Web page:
Home Agriculture Culinary Institute of America sustainable seafood purchasing aims to shift tastes

Culinary Institute of America sustainable seafood purchasing aims to shift tastes

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The Culinary Institute of America now buys 95 percent of its seafood from sustainable sources, an increase from just 25 percent five years ago. It’s a change that the college in Hyde Park hopes will help train a new generation of chefs to shift people’s taste toward more sustainable seafood.

The shift in purchasing comes out of a partnership between the college and the Monterey Bay Aquarium Seafood Watch in California. Seafood Watch is a nonprofit that provides recommendations on the best choices for sustainable seafood purchasing.

The CIA buys about 3,000 pounds of seafood per week, costing close to $750,000 per year. The seafood is used at the college’s five public restaurants and in 42 teaching kitchens.

Sheila Bowman, manager of culinary and strategic initiatives for Monterey Bay Aquarium, said the partnership with the school was borne out of a meeting in 2012 with a large group of chefs. The meeting was meant as a way to engage chefs already in the field on ways to increase sustainable purchasing, but Bowman said many of the chefs suggested a different approach.

“Several of them happen to be CIA alumni, and they believed we needed to engage young chefs,” she said. “Even in minor programs, if we can start getting young chefs to be experts, we create a new vanguard for sustainability.”

It wasn’t long after that meeting that Bowman and Seafood Watch were in touch with the CIA. The college then formed a task force aimed at increasing sustainability, which included Bruce Mattel, associate dean of food production for the school and designer of the seafood curriculum. Mattel has been with the CIA for 18 years. Before that, he worked at Le Bernardin, a three-Michelin starred seafood restaurant in New York City.

He said sustainability in seafood purchasing considers several factors, from how it was fished or farmed to how populated the species is to an area. Mattel said for types of seafood that are particularly popular, meeting the demand can lead to unsavory practices.

“The main problem, at least in the U.S., is that a few species make up the majority of what is on people’s plates,” Mattel said. “But there are an almost endless amount of edible species.”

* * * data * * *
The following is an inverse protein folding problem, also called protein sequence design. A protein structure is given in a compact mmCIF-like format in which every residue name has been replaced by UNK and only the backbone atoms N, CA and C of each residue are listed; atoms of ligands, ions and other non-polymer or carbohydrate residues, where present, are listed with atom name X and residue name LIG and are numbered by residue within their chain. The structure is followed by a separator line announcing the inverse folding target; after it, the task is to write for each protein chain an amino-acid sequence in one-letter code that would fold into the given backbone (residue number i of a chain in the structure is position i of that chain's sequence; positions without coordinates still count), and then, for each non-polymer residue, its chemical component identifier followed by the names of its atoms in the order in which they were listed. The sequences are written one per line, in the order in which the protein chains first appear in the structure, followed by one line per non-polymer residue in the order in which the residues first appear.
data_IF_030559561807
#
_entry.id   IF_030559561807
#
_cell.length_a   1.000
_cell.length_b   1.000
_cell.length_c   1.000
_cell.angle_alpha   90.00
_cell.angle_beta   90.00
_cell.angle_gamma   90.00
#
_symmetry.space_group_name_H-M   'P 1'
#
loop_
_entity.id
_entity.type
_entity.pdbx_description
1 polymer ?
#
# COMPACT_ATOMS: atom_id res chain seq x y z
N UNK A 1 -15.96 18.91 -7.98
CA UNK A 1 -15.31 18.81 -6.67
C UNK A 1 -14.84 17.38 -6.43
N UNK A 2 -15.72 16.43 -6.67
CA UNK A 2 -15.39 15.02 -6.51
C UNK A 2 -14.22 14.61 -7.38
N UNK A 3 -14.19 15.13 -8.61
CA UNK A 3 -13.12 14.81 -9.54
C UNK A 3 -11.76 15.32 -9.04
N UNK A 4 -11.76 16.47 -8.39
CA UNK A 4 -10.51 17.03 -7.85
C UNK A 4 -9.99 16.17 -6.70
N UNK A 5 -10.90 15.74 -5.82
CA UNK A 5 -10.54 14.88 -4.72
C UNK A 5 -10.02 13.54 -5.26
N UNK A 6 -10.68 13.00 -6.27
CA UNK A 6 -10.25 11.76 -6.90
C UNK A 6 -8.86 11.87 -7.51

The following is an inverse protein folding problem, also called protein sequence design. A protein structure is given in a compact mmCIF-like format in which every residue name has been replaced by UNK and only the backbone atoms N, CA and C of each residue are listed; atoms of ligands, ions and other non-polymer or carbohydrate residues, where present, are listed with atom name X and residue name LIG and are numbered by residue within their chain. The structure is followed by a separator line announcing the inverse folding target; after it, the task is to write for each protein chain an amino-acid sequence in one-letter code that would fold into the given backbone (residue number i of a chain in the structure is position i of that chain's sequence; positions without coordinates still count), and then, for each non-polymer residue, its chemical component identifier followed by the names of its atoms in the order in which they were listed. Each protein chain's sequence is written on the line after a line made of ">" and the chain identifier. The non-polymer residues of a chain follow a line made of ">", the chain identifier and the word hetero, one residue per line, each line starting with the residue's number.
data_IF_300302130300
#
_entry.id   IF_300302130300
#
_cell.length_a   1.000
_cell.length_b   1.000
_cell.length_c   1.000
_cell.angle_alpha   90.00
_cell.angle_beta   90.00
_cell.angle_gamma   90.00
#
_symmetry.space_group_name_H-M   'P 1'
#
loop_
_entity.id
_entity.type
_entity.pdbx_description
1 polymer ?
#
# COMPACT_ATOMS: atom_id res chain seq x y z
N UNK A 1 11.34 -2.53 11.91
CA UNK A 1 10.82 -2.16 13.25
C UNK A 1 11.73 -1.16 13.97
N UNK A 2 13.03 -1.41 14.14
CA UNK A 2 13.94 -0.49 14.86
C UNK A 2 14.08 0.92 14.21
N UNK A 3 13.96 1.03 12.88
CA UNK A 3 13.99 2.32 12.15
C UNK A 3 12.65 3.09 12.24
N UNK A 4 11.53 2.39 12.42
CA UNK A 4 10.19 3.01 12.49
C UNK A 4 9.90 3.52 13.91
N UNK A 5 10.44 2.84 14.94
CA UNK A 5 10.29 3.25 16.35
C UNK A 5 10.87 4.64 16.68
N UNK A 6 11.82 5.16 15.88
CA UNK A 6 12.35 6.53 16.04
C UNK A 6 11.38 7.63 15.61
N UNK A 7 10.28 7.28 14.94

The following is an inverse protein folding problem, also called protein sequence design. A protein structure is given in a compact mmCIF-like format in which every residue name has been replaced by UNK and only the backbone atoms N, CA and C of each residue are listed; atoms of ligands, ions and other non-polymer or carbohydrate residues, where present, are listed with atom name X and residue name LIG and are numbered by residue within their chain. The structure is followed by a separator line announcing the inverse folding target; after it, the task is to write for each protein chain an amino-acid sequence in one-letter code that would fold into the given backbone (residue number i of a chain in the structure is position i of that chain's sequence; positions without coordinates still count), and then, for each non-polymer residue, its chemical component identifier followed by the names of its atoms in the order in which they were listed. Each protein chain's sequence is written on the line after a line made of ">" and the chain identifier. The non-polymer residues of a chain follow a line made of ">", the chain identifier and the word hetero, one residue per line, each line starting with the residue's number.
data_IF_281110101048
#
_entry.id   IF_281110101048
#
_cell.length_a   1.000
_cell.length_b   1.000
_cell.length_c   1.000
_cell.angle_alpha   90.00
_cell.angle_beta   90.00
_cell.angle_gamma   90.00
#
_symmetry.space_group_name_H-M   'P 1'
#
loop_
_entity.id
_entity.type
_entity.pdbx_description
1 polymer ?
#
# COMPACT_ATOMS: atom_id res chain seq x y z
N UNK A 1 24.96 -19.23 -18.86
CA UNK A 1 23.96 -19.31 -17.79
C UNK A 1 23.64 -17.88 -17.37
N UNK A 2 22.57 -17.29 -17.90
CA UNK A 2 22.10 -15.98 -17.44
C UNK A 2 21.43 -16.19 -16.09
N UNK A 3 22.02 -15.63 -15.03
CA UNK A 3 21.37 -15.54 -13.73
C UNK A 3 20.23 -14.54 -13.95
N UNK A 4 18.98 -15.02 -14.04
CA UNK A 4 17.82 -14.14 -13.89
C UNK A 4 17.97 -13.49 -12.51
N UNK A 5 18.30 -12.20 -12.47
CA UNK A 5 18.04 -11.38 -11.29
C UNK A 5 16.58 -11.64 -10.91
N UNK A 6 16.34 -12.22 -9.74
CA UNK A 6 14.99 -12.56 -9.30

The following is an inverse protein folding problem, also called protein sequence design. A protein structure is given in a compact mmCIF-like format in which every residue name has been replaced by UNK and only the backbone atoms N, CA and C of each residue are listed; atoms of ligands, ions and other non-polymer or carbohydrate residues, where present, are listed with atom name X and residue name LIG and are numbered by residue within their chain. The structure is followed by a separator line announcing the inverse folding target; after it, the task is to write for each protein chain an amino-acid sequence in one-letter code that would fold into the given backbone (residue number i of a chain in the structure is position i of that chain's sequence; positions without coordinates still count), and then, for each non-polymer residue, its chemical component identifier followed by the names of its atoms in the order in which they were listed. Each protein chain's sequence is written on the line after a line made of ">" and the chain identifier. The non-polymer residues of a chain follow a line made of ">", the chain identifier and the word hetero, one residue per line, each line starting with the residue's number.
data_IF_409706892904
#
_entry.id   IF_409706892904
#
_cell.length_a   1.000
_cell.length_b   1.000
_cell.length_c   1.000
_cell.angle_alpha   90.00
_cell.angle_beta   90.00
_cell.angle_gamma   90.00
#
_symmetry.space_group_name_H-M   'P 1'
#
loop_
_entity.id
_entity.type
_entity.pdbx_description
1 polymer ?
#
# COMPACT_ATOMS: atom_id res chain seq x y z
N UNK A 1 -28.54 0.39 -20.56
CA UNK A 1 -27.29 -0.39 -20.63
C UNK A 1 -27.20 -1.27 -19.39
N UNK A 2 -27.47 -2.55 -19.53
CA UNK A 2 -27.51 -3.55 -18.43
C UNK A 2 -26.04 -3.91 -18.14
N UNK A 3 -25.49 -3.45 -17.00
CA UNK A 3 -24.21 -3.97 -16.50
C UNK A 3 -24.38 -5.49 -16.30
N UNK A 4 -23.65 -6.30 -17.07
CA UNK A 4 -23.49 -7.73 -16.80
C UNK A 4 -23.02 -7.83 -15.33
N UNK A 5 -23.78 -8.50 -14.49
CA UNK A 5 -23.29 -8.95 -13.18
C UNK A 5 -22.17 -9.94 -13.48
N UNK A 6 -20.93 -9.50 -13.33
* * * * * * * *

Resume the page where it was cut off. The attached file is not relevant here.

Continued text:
Edible, but not always preferred. So while it may help relieve stress on the nation’s salmon supply if more people ate Asian carp, an invasive species threatening the ecosystems of the Mississippi and Illinois rivers, it’s not always that easy. The earthy tasting Asian carp can be a tough sell on a menu next to a more traditional salmon dish.

So Mattel said the CIA’s seafood curriculum needs to train young chefs to properly prepare and market just about any kind of fish. If chefs learn to cook with a more diverse set of fish, Mattel said, people’s preferences can begin to be shifted away from the current heavy appetite for salmon, tuna and shrimp.

Mattel said the CIA recently brought in dogfish, a shark species that is invasive in Massachusetts Bay. He said that while dogfish used to be served in the original form of English fish and chips, the small shark doesn’t have the same name recognition stateside, and might be avoided on a menu. “But you fry it up really well in batter made from good ale, it can be fresh and awesome,” Mattel said.

“If we expose our students once or twice to these different kinds of species, even if they are not prevalent right now, there may come a time in the future when their fishmonger says ‘Hey, I’ve got some dogfish,” Mattel said. “Now they can say ‘You know what, I remember that from the Culinary. Let me give it a try.’”

Seafood Watch rates individual seafood providers as either “Best Choices,” “Good Alternatives” or “Avoid.” For fishing operations, it considers the impact on the habitat and ecosystem. It also rates how effective the fishery is managed, among other factors. For fish farms, Seafood Watch considers the types of chemicals and amount of feed used to sustain the population and the risk of the species escaping and damaging the nearest ecosystem.

While the CIA will generally follow the guidelines and ratings set by Seafood Watch, there are still a few species the college buys that are considered unsustainable. Mattel said the CIA considers factors of its own as well. So while most of its salmon is delivered from a provider in northern Canada that has an “avoid” rating from Seafood Watch, Mattel said buying from that provider is better than shifting to a better rated one in Chile or Alaska thousands more miles away. Certain fish, such as salmon, may be raised in unsustainable ways, Mattel said, but students still need to learn to cook them for a full culinary education.

As students and employees scurried between the delivery bays and test kitchens on a recent morning to unpack and prep that day’s shipment of fresh mussels, scallops, lobsters, bass and dozens of other species, Mattel said pushing for sustainability is part of caring about people and the future of the food they eat.

“We want people to be able to enjoy a diverse amount of seafood for the rest of their lives and for their kids’ lives and their kids’ lives,” Mattel said. “In order to make that happen, we have to perpetuate the species.”

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